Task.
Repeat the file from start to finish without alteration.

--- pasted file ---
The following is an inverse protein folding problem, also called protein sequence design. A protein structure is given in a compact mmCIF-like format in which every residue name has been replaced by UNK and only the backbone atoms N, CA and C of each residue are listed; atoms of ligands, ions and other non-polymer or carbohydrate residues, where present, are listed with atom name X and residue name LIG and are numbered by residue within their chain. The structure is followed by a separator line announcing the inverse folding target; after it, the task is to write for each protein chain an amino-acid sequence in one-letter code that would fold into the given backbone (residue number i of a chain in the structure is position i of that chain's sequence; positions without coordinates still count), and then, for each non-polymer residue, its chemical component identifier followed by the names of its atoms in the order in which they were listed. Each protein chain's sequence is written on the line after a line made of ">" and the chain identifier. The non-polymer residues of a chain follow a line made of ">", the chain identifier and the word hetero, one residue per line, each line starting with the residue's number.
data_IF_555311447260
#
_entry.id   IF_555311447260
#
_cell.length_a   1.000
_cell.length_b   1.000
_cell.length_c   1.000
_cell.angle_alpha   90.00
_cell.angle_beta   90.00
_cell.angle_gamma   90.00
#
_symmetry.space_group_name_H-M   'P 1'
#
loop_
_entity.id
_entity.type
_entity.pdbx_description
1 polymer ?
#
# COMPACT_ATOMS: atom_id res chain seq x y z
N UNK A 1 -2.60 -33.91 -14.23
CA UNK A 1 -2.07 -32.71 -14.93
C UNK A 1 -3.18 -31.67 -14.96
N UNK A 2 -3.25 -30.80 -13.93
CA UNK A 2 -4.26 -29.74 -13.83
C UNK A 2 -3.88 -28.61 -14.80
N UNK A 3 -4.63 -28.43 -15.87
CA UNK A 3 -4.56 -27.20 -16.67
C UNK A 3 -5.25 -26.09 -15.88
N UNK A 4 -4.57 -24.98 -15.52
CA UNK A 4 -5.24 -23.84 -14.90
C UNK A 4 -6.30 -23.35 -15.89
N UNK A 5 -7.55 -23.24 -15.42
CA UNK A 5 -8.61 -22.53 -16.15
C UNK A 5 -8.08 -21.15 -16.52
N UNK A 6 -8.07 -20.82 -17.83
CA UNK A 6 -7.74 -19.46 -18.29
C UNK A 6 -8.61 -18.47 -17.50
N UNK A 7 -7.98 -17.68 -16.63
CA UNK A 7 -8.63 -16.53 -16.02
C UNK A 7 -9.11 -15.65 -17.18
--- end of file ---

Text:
The following is an inverse protein folding problem, also called protein sequence design. A protein structure is given in a compact mmCIF-like format in which every residue name has been replaced by UNK and only the backbone atoms N, CA and C of each residue are listed; atoms of ligands, ions and other non-polymer or carbohydrate residues, where present, are listed with atom name X and residue name LIG and are numbered by residue within their chain. The structure is followed by a separator line announcing the inverse folding target; after it, the task is to write for each protein chain an amino-acid sequence in one-letter code that would fold into the given backbone (residue number i of a chain in the structure is position i of that chain's sequence; positions without coordinates still count), and then, for each non-polymer residue, its chemical component identifier followed by the names of its atoms in the order in which they were listed. Each protein chain's sequence is written on the line after a line made of ">" and the chain identifier. The non-polymer residues of a chain follow a line made of ">", the chain identifier and the word hetero, one residue per line, each line starting with the residue's number.
data_IF_555311447260
#
_entry.id   IF_555311447260
#
_cell.length_a   1.000
_cell.length_b   1.000
_cell.length_c   1.000
_cell.angle_alpha   90.00
_cell.angle_beta   90.00
_cell.angle_gamma   90.00
#
_symmetry.space_group_name_H-M   'P 1'
#
loop_
_entity.id
_entity.type
_entity.pdbx_description
1 polymer ?
#
# COMPACT_ATOMS: atom_id res chain seq x y z
N UNK A 1 -2.60 -33.91 -14.23
CA UNK A 1 -2.07 -32.71 -14.93
C UNK A 1 -3.18 -31.67 -14.96
N UNK A 2 -3.25 -30.80 -13.93
CA UNK A 2 -4.26 -29.74 -13.83
C UNK A 2 -3.88 -28.61 -14.80
N UNK A 3 -4.63 -28.43 -15.87
CA UNK A 3 -4.56 -27.20 -16.67
C UNK A 3 -5.25 -26.09 -15.88
N UNK A 4 -4.57 -24.98 -15.52
CA UNK A 4 -5.24 -23.84 -14.90
C UNK A 4 -6.30 -23.35 -15.89
N UNK A 5 -7.55 -23.24 -15.42
CA UNK A 5 -8.61 -22.53 -16.15
C UNK A 5 -8.08 -21.15 -16.52
N UNK A 6 -8.07 -20.82 -17.83
CA UNK A 6 -7.74 -19.46 -18.29
C UNK A 6 -8.61 -18.47 -17.50
N UNK A 7 -7.98 -17.68 -16.63
CA UNK A 7 -8.63 -16.53 -16.02
C UNK A 7 -9.11 -15.65 -17.18